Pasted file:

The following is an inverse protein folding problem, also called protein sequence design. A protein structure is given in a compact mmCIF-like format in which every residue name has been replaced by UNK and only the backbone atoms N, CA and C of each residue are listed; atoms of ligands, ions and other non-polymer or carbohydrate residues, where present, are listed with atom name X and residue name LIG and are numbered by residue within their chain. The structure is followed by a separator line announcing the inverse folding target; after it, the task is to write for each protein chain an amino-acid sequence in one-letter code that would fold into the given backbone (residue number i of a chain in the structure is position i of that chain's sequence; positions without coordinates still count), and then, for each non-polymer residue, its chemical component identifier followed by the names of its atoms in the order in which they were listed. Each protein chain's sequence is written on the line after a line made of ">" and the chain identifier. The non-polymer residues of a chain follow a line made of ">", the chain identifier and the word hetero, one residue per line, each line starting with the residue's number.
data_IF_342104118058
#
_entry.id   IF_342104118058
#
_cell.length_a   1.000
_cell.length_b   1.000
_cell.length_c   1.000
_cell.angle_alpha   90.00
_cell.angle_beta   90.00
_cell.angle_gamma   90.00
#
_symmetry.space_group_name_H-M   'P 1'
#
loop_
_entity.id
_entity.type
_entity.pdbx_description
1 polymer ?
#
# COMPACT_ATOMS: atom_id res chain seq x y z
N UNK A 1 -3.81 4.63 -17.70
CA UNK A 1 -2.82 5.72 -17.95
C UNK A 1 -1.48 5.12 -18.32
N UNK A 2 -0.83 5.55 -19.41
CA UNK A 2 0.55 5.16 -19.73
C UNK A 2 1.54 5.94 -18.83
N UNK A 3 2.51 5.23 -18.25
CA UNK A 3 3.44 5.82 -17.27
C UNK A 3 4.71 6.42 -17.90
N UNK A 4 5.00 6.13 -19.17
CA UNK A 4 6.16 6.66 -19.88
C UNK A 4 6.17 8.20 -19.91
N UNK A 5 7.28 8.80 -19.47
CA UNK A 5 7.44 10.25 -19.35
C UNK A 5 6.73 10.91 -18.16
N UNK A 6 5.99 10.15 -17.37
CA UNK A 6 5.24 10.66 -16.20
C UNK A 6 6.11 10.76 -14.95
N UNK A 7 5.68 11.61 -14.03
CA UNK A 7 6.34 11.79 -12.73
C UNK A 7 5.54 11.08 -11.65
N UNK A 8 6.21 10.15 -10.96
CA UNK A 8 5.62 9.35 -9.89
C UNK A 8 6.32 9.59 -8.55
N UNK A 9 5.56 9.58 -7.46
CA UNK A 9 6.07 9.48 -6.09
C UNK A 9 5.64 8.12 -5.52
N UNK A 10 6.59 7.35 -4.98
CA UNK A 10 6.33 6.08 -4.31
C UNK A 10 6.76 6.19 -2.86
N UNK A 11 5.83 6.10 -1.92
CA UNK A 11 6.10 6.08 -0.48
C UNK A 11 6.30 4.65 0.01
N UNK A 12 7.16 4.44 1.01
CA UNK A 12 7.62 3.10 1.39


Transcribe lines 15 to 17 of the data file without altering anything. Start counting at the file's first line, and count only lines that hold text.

loop_
_entity.id
_entity.type